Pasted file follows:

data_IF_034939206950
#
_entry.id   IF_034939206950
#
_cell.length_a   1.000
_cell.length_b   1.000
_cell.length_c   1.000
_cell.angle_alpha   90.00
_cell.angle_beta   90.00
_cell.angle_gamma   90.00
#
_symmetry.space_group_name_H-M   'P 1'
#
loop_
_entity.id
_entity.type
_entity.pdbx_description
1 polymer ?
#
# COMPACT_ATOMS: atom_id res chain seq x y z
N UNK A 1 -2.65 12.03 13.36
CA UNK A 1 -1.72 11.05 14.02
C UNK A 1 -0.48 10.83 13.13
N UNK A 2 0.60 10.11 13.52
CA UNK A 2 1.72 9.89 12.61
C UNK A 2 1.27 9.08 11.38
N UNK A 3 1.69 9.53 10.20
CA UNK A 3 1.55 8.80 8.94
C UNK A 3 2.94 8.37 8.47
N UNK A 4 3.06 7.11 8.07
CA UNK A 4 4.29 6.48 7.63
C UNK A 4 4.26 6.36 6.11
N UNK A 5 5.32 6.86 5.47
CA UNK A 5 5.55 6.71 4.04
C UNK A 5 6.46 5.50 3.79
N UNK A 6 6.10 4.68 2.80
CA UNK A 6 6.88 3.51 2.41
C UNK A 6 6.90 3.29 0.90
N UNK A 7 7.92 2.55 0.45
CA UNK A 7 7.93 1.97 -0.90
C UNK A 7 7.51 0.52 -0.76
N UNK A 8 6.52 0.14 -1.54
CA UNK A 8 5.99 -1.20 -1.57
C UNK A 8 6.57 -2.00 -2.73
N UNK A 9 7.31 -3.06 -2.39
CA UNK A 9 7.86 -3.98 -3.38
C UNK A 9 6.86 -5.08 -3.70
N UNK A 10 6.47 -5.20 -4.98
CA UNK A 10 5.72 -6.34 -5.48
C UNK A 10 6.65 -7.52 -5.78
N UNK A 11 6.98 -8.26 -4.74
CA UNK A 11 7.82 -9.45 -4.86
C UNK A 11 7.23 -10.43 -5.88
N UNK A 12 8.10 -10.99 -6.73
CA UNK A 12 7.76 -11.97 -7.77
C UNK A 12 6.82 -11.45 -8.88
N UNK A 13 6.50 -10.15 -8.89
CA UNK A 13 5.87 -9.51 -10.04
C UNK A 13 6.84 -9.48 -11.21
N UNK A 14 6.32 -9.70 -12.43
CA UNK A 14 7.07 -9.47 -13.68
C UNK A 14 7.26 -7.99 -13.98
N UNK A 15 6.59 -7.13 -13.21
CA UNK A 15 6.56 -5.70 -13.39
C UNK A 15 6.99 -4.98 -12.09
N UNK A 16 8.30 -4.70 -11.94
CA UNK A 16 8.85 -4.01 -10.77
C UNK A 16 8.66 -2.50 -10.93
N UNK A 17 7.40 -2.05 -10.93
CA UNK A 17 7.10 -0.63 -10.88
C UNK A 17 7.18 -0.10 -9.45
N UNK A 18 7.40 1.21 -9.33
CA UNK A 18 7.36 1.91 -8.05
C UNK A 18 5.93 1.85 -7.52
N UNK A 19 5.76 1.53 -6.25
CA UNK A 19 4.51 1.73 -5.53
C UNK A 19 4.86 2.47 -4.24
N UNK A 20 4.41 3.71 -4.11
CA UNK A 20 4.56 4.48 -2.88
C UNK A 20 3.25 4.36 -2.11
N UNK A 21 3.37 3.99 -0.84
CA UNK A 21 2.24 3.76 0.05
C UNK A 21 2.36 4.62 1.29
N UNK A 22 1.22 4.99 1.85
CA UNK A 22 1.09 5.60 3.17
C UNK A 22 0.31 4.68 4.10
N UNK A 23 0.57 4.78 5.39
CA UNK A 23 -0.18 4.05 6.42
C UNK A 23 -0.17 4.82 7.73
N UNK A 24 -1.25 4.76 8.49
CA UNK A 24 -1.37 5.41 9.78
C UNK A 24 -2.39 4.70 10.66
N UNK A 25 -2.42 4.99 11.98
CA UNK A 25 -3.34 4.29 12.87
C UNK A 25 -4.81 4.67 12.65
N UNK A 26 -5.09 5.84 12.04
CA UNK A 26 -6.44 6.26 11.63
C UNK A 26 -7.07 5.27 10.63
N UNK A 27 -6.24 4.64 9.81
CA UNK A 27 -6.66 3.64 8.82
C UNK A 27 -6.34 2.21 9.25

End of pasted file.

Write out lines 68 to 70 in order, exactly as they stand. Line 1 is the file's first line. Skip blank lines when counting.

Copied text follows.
C UNK A 16 8.66 -2.50 -10.93
N UNK A 17 7.40 -2.05 -10.93
CA UNK A 17 7.10 -0.63 -10.88